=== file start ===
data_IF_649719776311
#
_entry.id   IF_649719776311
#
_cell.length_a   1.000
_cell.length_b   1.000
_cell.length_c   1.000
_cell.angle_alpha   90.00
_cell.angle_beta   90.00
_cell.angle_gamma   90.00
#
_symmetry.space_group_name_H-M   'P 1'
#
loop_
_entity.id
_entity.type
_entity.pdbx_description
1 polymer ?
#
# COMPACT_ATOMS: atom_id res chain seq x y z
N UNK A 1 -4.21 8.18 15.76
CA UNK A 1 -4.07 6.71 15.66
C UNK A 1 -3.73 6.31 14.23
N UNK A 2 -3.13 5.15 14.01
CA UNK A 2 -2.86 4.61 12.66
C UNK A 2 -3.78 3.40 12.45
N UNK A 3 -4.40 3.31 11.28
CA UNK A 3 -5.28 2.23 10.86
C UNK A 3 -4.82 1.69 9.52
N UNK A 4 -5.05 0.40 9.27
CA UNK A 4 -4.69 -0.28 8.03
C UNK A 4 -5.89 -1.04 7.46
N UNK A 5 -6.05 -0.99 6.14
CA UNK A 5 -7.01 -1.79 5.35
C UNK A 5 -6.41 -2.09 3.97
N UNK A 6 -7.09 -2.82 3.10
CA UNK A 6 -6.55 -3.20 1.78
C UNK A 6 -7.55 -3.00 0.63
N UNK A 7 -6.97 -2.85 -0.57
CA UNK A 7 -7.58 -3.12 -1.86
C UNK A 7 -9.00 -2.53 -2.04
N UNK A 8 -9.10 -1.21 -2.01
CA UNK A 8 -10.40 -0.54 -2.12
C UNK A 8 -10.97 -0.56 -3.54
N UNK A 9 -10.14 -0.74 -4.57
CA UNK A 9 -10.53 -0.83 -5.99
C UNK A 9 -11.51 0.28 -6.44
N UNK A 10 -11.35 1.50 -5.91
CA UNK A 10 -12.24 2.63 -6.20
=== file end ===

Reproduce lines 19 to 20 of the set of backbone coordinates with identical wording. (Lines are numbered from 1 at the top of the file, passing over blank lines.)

#
# COMPACT_ATOMS: atom_id res chain seq x y z